Who is Kevin Gsell?
With a smooth swing, he batted close to .600 this past season for the Seneca High School baseball team. He collected hits in 20 of 21 games for the Golden Eagles, putting together streaks of eight and 12 games.
Yet, many of his newest teammates didn’t know much about him.
Oddly enough, he was still sort of flying under the radar.
“I kind of like it that way,” said the soft-spoken infielder, one of three Seneca players on the Olympic-Colonial roster for the 32nd annual Carpenter Cup Classic.
Well, forget about that. If people didn’t know about him before, they certainly should now – especially those in the blue and white looking to cap their high school season with a championship.
Gsell smacked a two-run single in his first at-bat Monday, helping Olympic-Colonial to an 18-6 win in the quarterfinals and moving the South Jersey squad into Friday’s semifinals against Jersey Shore at Citizens Bank Park.
In his second at-bat, he ripped a leadoff double to left-center and eventually came around to score his second run of the game.
“He just doesn’t make outs,” was a comment more than one player in the O-C dugout blurted out.
“We’re starting to nickname him Haley’s Comet,” said Sam Tropiano, an Olympic-Colonial assistant and head coach at Bishop Eustace. “He makes an out about as many times as Haley’s Comet shows up.
“He’s a natural. He finds a way to get it done and is an amazing talent. He’s only scratching the surface of his talent. This kid is going to get better and what I like about him best is how he carries himself. He’s a quiet kid who goes about his business. He’s just a pleasure to be around.”
Gsell was an All-South Jersey pick this spring by the South Jersey Baseball Coaches Association. He batted .594 (41-for-69) with five doubles, a triple, two home runs, 19 runs scored and 22 RBIs.
“I was seeing the ball well and hitting behind (Maryland commit Nick) Decker,” he said. “I saw a lot of pitches and it was just a good year.”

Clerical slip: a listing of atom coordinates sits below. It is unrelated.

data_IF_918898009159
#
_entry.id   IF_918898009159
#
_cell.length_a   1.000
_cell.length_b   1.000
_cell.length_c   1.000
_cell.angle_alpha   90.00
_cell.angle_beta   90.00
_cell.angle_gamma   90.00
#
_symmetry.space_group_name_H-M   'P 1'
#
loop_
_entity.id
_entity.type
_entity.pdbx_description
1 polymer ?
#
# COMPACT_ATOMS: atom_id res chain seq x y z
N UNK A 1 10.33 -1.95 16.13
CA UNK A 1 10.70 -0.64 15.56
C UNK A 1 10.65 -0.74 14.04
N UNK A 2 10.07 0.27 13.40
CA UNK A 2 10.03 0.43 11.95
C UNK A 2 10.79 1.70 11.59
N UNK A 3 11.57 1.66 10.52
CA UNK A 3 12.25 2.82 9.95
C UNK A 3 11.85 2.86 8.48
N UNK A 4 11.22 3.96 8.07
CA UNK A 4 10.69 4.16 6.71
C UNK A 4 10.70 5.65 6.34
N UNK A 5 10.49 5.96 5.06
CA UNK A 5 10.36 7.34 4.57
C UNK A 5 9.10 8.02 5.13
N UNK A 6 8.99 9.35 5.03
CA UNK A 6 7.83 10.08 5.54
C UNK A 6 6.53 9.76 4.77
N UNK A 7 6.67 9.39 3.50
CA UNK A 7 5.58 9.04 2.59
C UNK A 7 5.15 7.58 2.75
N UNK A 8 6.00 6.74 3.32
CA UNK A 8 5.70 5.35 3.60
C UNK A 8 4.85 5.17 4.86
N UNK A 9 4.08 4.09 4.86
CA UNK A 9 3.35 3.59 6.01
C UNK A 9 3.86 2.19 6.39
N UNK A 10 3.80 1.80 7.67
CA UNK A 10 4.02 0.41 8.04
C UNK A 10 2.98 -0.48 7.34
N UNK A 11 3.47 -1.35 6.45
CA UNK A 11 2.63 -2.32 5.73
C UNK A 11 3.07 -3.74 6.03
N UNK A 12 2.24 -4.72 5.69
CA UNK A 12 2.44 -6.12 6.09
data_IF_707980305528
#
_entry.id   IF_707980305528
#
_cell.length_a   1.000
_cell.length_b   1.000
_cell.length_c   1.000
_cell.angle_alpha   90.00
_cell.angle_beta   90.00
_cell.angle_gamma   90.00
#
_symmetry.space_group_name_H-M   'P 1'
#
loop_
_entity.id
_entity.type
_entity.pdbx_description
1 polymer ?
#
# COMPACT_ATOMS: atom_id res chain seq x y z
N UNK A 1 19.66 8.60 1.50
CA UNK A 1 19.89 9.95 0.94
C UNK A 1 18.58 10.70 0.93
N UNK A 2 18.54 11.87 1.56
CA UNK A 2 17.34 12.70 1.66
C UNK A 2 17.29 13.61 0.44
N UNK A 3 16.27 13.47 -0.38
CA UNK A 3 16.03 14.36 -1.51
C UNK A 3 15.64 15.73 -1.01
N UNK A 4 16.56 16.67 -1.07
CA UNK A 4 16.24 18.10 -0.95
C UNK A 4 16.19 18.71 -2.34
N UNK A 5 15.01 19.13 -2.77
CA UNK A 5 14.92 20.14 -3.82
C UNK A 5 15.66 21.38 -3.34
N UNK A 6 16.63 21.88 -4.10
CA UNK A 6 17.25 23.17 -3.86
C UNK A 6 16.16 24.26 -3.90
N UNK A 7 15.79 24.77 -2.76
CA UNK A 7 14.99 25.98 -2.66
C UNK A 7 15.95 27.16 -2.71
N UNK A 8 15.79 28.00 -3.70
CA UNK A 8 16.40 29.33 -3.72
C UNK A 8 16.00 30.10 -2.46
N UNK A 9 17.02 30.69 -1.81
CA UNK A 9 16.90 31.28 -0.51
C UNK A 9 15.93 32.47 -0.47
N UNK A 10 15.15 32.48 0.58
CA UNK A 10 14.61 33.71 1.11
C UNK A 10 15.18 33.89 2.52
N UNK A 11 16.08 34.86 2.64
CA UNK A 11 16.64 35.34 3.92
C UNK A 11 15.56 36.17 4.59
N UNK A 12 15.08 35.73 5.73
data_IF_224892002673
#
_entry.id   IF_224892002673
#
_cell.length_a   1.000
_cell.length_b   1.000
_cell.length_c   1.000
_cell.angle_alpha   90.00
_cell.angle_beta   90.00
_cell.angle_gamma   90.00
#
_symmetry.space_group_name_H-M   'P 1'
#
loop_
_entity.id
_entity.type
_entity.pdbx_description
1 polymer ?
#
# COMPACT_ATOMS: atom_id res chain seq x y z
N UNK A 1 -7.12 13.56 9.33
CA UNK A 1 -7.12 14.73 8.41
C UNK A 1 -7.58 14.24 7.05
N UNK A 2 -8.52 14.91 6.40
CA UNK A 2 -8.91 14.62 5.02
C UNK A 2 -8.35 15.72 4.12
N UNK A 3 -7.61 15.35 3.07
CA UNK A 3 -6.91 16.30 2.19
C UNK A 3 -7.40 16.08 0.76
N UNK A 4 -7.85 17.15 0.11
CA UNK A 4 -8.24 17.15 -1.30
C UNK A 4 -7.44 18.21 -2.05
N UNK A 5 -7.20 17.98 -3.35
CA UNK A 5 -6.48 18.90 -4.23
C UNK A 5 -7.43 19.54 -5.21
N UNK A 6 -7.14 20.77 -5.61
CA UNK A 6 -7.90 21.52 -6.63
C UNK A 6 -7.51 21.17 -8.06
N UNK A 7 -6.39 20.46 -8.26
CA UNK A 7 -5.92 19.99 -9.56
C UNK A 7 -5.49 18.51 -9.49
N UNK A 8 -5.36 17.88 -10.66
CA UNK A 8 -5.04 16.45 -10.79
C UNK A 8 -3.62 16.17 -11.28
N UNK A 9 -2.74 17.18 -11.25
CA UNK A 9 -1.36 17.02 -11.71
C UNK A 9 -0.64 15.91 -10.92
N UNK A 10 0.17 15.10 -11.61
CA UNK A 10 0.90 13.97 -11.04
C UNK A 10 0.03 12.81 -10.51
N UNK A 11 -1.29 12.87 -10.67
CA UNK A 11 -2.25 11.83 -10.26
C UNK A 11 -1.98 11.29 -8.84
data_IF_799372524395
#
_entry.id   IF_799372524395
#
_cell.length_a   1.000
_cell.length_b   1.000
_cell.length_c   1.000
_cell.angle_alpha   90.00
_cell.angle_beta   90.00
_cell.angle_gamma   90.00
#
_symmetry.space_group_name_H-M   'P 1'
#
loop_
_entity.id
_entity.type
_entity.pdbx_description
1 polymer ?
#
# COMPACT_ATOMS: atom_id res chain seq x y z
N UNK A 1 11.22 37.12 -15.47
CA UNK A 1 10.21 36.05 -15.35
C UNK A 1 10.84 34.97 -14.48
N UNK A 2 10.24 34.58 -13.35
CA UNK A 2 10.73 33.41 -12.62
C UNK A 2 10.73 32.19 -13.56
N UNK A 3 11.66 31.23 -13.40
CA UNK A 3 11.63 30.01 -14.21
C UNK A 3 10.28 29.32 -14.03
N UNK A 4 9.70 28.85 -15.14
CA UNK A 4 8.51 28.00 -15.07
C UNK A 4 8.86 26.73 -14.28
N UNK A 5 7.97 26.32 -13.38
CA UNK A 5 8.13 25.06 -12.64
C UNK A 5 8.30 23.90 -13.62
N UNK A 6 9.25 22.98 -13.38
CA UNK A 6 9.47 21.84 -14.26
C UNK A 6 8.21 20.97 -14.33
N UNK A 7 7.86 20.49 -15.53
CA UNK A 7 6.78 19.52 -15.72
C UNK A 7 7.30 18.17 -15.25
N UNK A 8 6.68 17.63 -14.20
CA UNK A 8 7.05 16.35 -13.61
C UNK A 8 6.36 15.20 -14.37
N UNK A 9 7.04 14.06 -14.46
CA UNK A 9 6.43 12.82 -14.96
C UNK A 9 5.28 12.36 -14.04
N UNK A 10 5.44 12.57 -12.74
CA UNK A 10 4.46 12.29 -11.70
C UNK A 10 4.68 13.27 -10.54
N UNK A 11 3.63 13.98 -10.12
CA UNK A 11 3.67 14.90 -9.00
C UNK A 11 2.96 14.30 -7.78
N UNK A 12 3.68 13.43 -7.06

Gsell had 14 multiple-hit games, which included seven three-hit efforts. The only game he didn’t have a hit was against Cherry Hill West on April 24. His biggest game came against Paul VI on April 28, going 3-for-3 with a double, home run, two runs scored and six RBIs.
“Nick (Decker) is a teammate of his and has been telling me, ‘Dude, he doesn’t get out. He gets like three hits a game.’ … He got a couple of hits at our place and I tipped my hat to him. I knew he was going to be legit. No doubt, he can play,” said Shawnee catcher Colin Wetterau.
Gsell, who also spends a lot of time working on his family’s 500-acre farm off Carrenza Road in Tabernacle, will play for West Deptford this summer in the Camden County American Legion League. It will be his first season of summer ball in a while, something he planned to do as more colleges have expressed interest.
St. Joseph’s, St. John’s, Monmouth and Binghamton were the first.
“I knew going into my senior year, I had to do something,” he said. “Baseball is definitely my No. 1 sport, definitely something I want to pursue and play at a high level.
“I just want to contribute to any team I’m on.”
When asked after Monday’s win if he was familiar with Gsell before the Carpenter Cup started, Eastern outfielder Louis Priolo smiled, saying: “I wasn’t really until this. … He really has a nice swing, an easy swing, too. He’s definitely a real good player.”